James Keeper has it made. He and Leah, his beautiful architect girlfriend, are blissfully happy after their respective, painful divorces; they have just bought a small house in Providence, RI, and Keeper and childhood chum Tim run a salvage/antiques business. Then one phone call wipes out this balanced world. Keeper's ex-wife's family informs him that Cynthia is dead and that three-year-old Leo, the product of a brief, postdivorce encounter, is Keeper's to raise. Completing the destruction of his stress-free, neatly ordered life are Keeper's twin character flaws-his inability to face or trigger confrontation and his reluctance to ask for help. As caring for the extraordinarily verbal, deeply resilient, seriously traumatized Leo further derails Keeper's ability to manage, Leah bails. Keeper thinks he is now alone as he struggles mightily to craft a life for Leo that creeps slowly toward loving security. Hardy (Geyser Life) took a risk naming his protagonist Keeper but wisely leaves any underlying messaging to his readers, instead bringing them along for a wonderful journey of thoughtful, reluctant fatherhood. Highly recommended.
—Beth E. Andersen

School Library Journal

In this very funny but slight second novel, Hardy imbues the familiar cool-dude-suddenly-saddled-with-a-little-dude-he-didn't-know-existed plot with enough giggle-worthy humor about 30-something quasibohemian life to make it more than a Nick Hornby also-ran. Jimmy Keeper is divorced from Cynthia, a pastry chef with a penchant for secrecy; he runs an antiques salvage business in Providence, R.I., and lives in a tiny house with girlfriend Leah, a self-assured architect. But after Cynthia falls gravely ill and summons him to the hospital, Keeper's carefully constructed, somewhat man-boyish life is destined for disruption. It turns out that he and Cynthia have a three-year-old son, Leo, the secret product of a final pre-Leah fling. In due course, the boy lands in Keeper's care, and Leah flees. Will Keeper be able to successfully take care of Leo? Will Leah be able to love Keeper despite the addition of a child not her own? Because Keeper is a companionable narrator (he's a dude's dude who likes beer, sex and playing cards, and yet is aware of his propensity for emotional stupidity), the quest for these answers is a fun if predictable jaunt. (Jan.)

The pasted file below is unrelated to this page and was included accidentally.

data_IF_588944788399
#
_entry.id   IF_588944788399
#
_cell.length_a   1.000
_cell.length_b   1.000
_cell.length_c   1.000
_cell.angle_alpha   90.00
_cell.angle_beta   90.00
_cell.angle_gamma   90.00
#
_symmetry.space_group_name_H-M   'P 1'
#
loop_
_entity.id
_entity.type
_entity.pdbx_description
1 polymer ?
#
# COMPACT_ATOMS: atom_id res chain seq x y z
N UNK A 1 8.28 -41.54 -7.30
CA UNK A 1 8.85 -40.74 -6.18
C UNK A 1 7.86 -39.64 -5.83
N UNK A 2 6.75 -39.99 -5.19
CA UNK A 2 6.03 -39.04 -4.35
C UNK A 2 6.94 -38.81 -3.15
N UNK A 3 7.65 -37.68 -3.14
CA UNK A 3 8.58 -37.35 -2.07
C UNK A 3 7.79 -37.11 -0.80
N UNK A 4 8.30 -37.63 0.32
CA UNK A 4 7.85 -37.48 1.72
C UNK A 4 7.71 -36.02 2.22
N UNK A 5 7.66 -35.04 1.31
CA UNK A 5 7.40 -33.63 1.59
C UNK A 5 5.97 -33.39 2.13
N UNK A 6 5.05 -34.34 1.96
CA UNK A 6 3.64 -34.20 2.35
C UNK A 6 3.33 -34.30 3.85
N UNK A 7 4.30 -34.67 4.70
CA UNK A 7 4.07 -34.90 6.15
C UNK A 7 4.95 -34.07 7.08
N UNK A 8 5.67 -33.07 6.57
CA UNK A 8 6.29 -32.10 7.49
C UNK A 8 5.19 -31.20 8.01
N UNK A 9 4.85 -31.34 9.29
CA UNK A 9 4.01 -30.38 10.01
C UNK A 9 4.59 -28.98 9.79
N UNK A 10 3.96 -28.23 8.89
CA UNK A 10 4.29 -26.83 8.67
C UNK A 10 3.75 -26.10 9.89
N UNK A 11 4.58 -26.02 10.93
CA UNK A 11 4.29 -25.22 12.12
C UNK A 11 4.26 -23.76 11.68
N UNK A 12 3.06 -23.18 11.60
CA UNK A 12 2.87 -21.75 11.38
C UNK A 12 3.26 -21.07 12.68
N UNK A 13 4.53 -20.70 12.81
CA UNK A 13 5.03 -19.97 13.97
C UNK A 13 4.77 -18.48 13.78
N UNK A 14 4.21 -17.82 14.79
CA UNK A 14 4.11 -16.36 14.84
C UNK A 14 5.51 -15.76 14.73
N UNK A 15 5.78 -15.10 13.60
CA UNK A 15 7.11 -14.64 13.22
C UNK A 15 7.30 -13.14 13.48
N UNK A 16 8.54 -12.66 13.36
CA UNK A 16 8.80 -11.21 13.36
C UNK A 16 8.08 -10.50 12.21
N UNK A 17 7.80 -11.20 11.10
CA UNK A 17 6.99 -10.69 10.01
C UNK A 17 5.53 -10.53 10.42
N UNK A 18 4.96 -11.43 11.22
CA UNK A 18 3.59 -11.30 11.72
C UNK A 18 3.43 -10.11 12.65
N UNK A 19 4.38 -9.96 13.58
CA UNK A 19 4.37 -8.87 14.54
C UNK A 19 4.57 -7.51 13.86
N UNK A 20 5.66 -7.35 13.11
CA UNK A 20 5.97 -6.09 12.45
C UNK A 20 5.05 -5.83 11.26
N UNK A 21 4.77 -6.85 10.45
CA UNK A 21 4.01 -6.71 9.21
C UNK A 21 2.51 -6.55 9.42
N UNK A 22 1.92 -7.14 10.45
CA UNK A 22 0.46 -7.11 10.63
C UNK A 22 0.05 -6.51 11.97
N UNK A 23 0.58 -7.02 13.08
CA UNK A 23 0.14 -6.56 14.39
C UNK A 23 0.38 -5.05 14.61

Copyright 2007 Reed Business Information
Kirkus Reviews
A junkman who forgot to grow up inherits an unusual forget-me-not from his ex-wife. At 36, Jimmy Keeper has baggage, both real and metaphysical. Keeper's job at the Providence antique shop requires him to scour New England for treasure. His current relationship, with Leah, a whirling dervish and budding architect who's still uncertain of her affections, is slowly evaporating. Once married to Cynthia, he let the marriage slip away over a fight about money. Only the occasional romantic interlude, for old time's sake, marked its passage. Then Cynthia dies suddenly and Keeper's world unravels with the surprise introduction of a three-year-old son, Leo, he never knew he had. Now the junkman really has his hands full, wrestling the bright but nearly feral child, who, in his grief over the loss of his mother, has taken to biting and hiding his father's things. Abandoned by Leah and exasperated by his son, the reluctant father starts to confront his own sense of self, in fits and starts. "I was slowly rounding the corner to realize I wasn't the guy I'd always imagined myself to be," he says. With help from Cynthia's flinty sister Grace and a good old-fashioned kick in the pants from his parents, Keeper starts to accept that his new life may be worth living after all. A rambunctious story from Hardy (Geyser Life, 1996) that portrays the graceless experience of child-rearing with honesty and good humor.

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Product Details

ISBN-13:
9780312375249
Publisher: